It would be a particularly sad irony if, in trying to remove the United States from the war, your administration added further to the burden carried by the relatively few Americans who fought in it.

I suspect that the threat to our personal sense of honor is one reason this issue is unifying within the veteran community, across parties and spectrums. I voted for you; my best friend in the Rangers voted for Donald Trump. But when you promised to relocate all Afghan allies to safety, he texted the story to a group of my platoon mates. “Great news,” he said. Everyone agreed.

You can still fulfill that promise, but you must commit every available resource to this effort. As is the American way, military and diplomatic staff are working heroically under chaotic conditions. But planes are leaving the airport half full. Americans and Afghans that have passed through Taliban lines and reached the airport encounter dysfunction at the American-run gates and an unsafe environment around them. Many have been stuck outside the airport’s clogged gates for days without enough food and water. They need safe areas to move, gather, and be screened for evacuation. Fix this. The troops you sent to accomplish the mission of evacuating our allies deserve more than to be brought home remembering the tearful faces of the Afghans they had neither the authority nor resources to save.

Do not abandon the Afghans you pledged to rescue on Monday. Do not withdraw after evacuating Americans. Stay until we have evacuated our most steadfast allies—including the Afghan men and women I went on missions with—who do not qualify for Special Immigrant Visas. Rescue the most vulnerable Afghans—including the women leaders, aid workers, university teachers, students, and activists—who joined America’s project and, in doing so, literally bet their lives on us. Airlift them to safe shores. Facilitate the charter flights being organized by private American citizens to rescue them. If you grant them humanitarian parole, some Afghans can come to America for processing without a visa, and numerous other countries have said they are ready to accommodate individuals while their cases are being adjudicated.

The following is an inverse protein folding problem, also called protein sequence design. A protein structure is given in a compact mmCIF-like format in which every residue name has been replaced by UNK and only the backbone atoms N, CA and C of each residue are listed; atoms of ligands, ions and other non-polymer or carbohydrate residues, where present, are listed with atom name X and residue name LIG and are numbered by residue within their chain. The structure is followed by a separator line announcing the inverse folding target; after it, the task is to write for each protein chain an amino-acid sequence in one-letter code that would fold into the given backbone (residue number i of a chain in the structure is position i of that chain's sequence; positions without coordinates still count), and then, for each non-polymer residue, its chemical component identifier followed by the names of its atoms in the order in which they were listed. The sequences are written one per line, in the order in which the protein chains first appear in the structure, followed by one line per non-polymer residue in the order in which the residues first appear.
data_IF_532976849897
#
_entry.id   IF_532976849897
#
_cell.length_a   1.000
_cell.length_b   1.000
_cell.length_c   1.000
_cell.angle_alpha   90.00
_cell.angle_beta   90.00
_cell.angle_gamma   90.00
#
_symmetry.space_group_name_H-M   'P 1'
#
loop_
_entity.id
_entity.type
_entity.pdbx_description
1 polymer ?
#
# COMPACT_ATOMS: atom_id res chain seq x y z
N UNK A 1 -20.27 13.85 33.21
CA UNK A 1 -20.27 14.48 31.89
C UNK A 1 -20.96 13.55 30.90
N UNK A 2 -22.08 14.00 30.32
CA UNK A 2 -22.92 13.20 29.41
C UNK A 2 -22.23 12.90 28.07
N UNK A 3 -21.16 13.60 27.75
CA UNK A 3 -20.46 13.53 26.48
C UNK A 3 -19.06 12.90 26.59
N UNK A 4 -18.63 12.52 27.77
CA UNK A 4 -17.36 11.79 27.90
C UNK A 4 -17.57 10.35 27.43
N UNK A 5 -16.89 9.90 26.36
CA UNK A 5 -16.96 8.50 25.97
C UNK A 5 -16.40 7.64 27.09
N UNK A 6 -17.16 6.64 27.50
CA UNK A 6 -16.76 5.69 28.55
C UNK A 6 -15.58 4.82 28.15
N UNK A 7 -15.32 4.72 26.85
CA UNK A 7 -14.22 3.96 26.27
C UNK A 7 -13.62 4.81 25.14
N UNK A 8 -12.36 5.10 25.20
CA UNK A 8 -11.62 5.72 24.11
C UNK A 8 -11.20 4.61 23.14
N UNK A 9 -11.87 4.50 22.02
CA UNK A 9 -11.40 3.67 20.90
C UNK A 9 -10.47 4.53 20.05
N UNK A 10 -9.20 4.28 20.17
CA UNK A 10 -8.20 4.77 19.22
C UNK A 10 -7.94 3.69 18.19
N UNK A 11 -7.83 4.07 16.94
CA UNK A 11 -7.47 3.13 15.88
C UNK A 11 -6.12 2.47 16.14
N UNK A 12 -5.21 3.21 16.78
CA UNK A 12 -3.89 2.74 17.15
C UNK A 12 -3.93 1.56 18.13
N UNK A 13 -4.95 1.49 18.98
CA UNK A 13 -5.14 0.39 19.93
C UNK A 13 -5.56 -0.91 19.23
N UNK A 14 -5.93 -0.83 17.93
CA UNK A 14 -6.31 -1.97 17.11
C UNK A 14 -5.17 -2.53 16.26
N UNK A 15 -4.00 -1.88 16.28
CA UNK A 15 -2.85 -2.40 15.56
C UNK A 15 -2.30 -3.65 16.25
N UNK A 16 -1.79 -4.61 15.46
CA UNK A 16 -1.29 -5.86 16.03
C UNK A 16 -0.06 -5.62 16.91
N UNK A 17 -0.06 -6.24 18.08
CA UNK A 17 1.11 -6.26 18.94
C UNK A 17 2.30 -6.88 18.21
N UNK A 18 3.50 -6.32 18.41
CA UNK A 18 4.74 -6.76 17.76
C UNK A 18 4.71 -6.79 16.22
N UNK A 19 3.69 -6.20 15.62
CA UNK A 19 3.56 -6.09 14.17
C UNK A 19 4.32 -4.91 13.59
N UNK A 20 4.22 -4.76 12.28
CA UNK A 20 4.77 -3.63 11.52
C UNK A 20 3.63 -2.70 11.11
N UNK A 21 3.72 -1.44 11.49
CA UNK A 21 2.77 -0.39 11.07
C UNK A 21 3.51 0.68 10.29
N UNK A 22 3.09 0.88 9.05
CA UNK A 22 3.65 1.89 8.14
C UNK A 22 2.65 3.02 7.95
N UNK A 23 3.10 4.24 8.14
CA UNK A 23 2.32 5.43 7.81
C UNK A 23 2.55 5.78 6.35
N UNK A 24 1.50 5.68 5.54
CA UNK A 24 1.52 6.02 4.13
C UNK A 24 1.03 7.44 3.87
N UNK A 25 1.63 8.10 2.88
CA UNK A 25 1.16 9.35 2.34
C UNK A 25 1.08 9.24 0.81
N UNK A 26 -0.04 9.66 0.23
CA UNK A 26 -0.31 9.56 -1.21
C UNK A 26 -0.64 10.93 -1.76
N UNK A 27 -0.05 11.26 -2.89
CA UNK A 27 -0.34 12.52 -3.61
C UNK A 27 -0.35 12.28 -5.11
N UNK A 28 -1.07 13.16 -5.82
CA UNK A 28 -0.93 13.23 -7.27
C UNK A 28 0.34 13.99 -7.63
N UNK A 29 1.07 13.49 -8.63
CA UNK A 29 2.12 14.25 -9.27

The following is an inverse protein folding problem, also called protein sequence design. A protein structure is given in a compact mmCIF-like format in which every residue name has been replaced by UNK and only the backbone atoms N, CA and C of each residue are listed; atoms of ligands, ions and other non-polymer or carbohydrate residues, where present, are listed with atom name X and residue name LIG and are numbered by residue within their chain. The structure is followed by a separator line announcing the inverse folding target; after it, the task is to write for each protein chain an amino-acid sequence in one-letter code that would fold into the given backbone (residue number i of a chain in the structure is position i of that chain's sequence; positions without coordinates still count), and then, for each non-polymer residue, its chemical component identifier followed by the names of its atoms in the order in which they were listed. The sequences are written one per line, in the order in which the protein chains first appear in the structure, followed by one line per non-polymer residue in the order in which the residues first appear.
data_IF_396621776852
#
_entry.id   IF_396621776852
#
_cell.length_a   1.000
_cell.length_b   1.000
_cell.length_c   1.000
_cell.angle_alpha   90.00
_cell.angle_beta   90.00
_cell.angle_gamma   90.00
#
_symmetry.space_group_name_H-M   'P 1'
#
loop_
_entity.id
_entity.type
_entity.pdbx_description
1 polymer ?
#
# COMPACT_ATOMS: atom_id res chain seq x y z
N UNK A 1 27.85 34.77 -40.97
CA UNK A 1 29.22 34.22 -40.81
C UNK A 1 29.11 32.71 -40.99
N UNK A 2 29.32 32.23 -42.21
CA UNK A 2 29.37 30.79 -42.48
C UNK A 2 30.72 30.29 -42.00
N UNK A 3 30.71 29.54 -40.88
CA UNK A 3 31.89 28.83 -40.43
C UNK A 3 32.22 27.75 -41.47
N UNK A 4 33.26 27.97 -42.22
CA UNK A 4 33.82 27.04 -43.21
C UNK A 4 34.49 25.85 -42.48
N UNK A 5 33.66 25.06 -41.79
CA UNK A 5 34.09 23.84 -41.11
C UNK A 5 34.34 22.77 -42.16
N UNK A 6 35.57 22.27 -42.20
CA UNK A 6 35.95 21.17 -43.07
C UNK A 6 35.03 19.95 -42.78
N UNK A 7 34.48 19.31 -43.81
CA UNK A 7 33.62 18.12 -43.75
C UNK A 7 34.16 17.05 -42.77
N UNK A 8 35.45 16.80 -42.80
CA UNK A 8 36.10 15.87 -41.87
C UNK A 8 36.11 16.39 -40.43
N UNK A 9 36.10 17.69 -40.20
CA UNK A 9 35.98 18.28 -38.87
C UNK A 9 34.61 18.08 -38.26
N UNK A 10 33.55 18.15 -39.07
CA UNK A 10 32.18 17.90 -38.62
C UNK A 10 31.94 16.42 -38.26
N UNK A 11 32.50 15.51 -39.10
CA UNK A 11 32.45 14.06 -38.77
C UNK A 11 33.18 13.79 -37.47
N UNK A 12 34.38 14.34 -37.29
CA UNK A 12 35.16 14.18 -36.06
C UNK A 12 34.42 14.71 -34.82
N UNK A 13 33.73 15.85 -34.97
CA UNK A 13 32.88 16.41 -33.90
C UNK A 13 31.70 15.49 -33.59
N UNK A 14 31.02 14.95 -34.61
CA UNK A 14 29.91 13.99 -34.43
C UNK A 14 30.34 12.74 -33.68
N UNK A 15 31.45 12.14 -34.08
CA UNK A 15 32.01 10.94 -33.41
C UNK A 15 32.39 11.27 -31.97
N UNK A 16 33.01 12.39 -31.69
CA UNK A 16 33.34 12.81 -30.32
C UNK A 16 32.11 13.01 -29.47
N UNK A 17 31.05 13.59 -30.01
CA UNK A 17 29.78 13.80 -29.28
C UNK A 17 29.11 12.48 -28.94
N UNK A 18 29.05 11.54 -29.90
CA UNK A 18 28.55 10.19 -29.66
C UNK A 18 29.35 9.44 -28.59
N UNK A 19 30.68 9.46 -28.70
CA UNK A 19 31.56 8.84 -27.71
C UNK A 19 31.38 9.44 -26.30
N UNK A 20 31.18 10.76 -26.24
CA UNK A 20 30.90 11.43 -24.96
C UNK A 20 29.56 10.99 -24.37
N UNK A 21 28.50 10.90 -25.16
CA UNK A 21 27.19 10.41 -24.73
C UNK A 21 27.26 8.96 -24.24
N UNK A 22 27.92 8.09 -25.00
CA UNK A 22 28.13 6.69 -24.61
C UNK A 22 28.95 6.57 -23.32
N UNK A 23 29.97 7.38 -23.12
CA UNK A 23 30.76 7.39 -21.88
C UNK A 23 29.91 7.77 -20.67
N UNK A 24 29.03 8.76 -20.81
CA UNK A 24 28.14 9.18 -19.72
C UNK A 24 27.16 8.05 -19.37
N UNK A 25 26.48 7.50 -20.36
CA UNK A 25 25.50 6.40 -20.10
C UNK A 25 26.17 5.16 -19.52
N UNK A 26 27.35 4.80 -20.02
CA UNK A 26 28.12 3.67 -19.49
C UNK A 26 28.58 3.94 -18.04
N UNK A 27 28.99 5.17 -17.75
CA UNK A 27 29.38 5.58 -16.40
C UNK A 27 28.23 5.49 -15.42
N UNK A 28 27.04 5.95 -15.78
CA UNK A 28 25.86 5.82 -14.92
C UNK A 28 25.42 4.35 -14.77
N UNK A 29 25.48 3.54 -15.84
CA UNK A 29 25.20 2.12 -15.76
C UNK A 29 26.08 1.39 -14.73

A few days before you made your promise to relocate Afghan allies, I spent the Fourth of July at the beach with my wife and friends. I’m lucky. By chance, our route home took us past Dover Air Force Base. Through the fence, I could see the runways where my teammates were delivered home in caskets. I imagined their broken families waiting patiently in the nearby hangars for their son and husband to be rolled off the back of the plane, beneath our flag. I imagined one of my friends walking patiently behind the coffin, having kept his comrade company on the multiday journey back to American soil. For the next couple of hours of my drive, I was thrust back into the ongoing debate in my mind about whether our service—and the loss of teammates, American and Afghan—was all a waste.

Hundreds of thousands of veterans will spend the rest of their life grappling with this question. At the very least, I hope that we’ll be able to feel as if our country exited honorably, with our commitments to our allies intact. But we will be deprived of even that if you abandon the Afghans who went out on missions with us. Please do not leave them to die.